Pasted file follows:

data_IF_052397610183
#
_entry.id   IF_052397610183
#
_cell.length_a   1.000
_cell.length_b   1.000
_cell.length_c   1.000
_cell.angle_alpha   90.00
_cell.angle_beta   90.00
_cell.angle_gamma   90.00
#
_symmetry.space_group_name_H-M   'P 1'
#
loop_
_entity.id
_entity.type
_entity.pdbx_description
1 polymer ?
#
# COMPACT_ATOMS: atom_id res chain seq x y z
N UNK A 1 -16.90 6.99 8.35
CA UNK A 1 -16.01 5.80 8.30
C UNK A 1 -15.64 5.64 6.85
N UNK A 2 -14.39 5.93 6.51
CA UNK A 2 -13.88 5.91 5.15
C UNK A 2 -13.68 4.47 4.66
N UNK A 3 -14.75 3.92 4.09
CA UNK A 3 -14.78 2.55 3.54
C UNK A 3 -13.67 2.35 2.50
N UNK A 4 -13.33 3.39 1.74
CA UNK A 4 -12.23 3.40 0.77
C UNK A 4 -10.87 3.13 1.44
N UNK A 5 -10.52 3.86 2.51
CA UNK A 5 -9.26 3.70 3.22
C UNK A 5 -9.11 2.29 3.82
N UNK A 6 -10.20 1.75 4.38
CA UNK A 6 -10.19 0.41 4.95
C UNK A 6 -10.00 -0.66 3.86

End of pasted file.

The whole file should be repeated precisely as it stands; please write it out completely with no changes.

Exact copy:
data_IF_052397610183
#
_entry.id   IF_052397610183
#
_cell.length_a   1.000
_cell.length_b   1.000
_cell.length_c   1.000
_cell.angle_alpha   90.00
_cell.angle_beta   90.00
_cell.angle_gamma   90.00
#
_symmetry.space_group_name_H-M   'P 1'
#
loop_
_entity.id
_entity.type
_entity.pdbx_description
1 polymer ?
#
# COMPACT_ATOMS: atom_id res chain seq x y z
N UNK A 1 -16.90 6.99 8.35
CA UNK A 1 -16.01 5.80 8.30
C UNK A 1 -15.64 5.64 6.85
N UNK A 2 -14.39 5.93 6.51
CA UNK A 2 -13.88 5.91 5.15
C UNK A 2 -13.68 4.47 4.66
N UNK A 3 -14.75 3.92 4.09
CA UNK A 3 -14.78 2.55 3.54
C UNK A 3 -13.67 2.35 2.50
N UNK A 4 -13.33 3.39 1.74
CA UNK A 4 -12.23 3.40 0.77
C UNK A 4 -10.87 3.13 1.44
N UNK A 5 -10.52 3.86 2.51
CA UNK A 5 -9.26 3.70 3.22
C UNK A 5 -9.11 2.29 3.82
N UNK A 6 -10.20 1.75 4.38
CA UNK A 6 -10.19 0.41 4.95
C UNK A 6 -10.00 -0.66 3.86